Electronic Controls for Mobile Hydraulics

July 10, 2008
Standard hardware and software are critical for efficient and economical systems.

Andrew J. Smith Brian Van Batavia
Eaton Hydraulics
Eden Prairie, Minn.

Edited by Kenneth Korane

As the mobile-equipment industry evolves toward more-sophisticated systems, it is integrating more electronics with traditional hydraulics to address customer demands for higher performance and greater efficiency. The trend of increasing electronic content in mobile applications has been apparent for years, but initial adoption has been somewhat slower than one would expect.

Two issues that may have kept electronics from becoming more mainstream until now were uncertainty over standards (or lack of standards), and whether an open or proprietary control architecture approach is best.

Open architecture and predefined industry standards are two keys to successful electrohydraulics. And this holds for both software and hardware. It lets engineers choose from a wider range of components when designing machines, and helps ensure interoperability of different components as a system.

Software platform
The first step is a standardized approach to software development, as well as one robust enough to address different application, systems, and user preferences. Eaton engineers recently demonstrated the value of this approach in redesigning a mobile-logging trailer, used to pick up and load timbers for transport. For instance, the IEC 61131-3 programming standard does both, and is becoming increasingly prevalent in mobile applications.

The standard defines common data structures and programming methods that let engineers collaborate on software development. For instance, it provides five graphical and textual languages for programmers to choose from. The choice of languages helps when engineers come from different backgrounds. Someone with industrial experience might use ladder diagram, while a software engineer who knows C programming may prefer structured text.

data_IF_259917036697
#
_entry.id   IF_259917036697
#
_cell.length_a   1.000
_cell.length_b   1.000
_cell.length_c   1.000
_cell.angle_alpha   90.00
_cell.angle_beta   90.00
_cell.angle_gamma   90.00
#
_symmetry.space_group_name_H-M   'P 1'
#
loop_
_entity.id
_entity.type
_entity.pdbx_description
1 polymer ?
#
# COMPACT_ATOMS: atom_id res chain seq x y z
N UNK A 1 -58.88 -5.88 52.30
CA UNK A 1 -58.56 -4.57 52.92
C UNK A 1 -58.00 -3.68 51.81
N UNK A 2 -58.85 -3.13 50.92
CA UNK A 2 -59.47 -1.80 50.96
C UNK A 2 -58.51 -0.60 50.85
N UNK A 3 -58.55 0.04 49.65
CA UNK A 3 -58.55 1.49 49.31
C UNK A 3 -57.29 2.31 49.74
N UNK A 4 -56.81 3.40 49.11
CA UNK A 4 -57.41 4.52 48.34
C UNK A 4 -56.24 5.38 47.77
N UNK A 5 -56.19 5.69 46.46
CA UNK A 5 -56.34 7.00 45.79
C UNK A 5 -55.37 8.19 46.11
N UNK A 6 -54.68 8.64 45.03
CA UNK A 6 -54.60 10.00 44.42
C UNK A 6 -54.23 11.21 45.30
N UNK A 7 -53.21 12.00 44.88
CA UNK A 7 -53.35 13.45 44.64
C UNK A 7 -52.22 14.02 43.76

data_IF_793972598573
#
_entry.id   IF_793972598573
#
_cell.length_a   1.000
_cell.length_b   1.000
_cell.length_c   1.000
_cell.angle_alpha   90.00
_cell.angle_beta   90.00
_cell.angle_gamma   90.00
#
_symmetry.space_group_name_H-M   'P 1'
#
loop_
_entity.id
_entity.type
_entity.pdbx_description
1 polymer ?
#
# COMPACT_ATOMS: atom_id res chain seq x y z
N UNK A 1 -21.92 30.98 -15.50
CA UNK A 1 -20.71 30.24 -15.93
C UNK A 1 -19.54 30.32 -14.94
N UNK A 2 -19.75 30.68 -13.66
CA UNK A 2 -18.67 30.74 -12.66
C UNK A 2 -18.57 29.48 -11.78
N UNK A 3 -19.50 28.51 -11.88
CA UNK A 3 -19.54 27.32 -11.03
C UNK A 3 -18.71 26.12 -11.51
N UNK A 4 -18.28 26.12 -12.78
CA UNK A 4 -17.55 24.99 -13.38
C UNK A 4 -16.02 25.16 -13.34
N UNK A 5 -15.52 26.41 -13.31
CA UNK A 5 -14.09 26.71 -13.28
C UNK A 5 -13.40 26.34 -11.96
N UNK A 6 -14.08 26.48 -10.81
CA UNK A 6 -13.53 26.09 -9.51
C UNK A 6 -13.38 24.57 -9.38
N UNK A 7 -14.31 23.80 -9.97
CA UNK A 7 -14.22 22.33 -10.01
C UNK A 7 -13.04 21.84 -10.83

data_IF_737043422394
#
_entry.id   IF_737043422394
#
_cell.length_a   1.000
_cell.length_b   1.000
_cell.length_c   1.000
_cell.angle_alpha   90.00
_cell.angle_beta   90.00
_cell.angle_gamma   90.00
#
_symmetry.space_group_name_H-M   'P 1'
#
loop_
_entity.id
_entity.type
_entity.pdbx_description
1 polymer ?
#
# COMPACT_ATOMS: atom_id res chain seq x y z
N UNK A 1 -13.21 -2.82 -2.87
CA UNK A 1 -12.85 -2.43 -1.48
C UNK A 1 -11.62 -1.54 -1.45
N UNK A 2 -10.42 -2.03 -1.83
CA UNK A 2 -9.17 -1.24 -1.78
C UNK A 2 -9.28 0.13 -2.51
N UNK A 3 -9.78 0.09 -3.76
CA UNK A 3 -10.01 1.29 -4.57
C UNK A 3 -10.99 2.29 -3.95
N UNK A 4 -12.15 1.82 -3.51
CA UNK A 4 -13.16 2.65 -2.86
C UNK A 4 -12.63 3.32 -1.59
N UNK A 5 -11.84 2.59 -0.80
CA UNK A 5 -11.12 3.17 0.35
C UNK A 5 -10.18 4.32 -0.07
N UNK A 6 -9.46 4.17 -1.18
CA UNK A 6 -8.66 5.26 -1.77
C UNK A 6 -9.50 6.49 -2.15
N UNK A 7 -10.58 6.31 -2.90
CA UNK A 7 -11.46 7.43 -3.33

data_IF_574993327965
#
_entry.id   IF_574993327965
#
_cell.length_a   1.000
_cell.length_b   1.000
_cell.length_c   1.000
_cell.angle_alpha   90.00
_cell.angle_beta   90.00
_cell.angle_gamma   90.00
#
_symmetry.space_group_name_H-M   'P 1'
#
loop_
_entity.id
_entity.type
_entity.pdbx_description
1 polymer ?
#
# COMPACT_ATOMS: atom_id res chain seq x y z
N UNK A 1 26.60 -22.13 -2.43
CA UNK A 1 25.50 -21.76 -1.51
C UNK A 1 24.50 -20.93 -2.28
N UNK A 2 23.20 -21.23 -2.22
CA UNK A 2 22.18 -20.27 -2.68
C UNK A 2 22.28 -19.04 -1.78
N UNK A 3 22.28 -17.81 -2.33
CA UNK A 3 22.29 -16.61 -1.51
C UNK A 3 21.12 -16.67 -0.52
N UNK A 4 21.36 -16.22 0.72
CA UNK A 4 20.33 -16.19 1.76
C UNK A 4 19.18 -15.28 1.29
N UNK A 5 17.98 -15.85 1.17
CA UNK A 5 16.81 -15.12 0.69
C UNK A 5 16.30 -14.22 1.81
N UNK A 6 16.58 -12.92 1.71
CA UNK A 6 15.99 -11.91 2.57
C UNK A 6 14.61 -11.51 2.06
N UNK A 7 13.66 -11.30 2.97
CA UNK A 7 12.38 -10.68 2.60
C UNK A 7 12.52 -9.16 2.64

IEC 61131-3-compliant programs are completely scalable and can be updated or enhanced as cirneeded. The standard approach also helps programmers create high-quality code with fewer defects, as the programming system itself alerts the user to syntax and other errors.

An Eaton EFX1624 electronic-control unit (ECU) controls the trailer hydraulics. The ECU reads inputs from valves, joysticks, and sensors; executes control logic; and delivers outputs. Run time for this program is typically about 5 msec.

Engineers used Eaton’s Control F(x), a standard platform based on IEC 61131-3, to create the software that coordinates system functions. Control F(x) offers several programming languages: ladder diagram, instruction list, structured text, sequential-function chart, function-block diagram, and continuous- function chart — each with certain advantages. For this system, the control strategy relies on continuous input signals processed by the control algorithm, which produces continuous outputs. To accomplish this, the continuous function chart language was chosen as the primary programming language for nearly all modules.

One significant strength of Control F(x) programming is its ability to save, modify, and reuse previously developed logic, which helps speed control design. Taking and proven logic not only increases programming efficiency, but reliability in the field as well.

Programs are easily captured in a library for subsequent use in other applications. One example is a hardware library that accompanies each EFX controller. It contains function blocks that let users quickly set up the controller, for instance, initializing hardware such as the CANbus interface. Other libraries handle interface details between the controller and a growing list of complementary products, including control valves, joysticks, switch modules, and displays. Well-tested and documented function blocks let users concentrate on applications, rather than worrying about specific details of a hardware interface.

And general-purpose function blocks have been created to perform routine control tasks. For example, every work circuit must translate user input to valve flow through a “gain” factor. The specific value used on a particular machine might be unique, but the general algorithm inside each block is preprogrammed and only needs to be tweaked for each circuit. This minimizes the effort required to test and validate control software and improves maintainability of the code.

Open architecture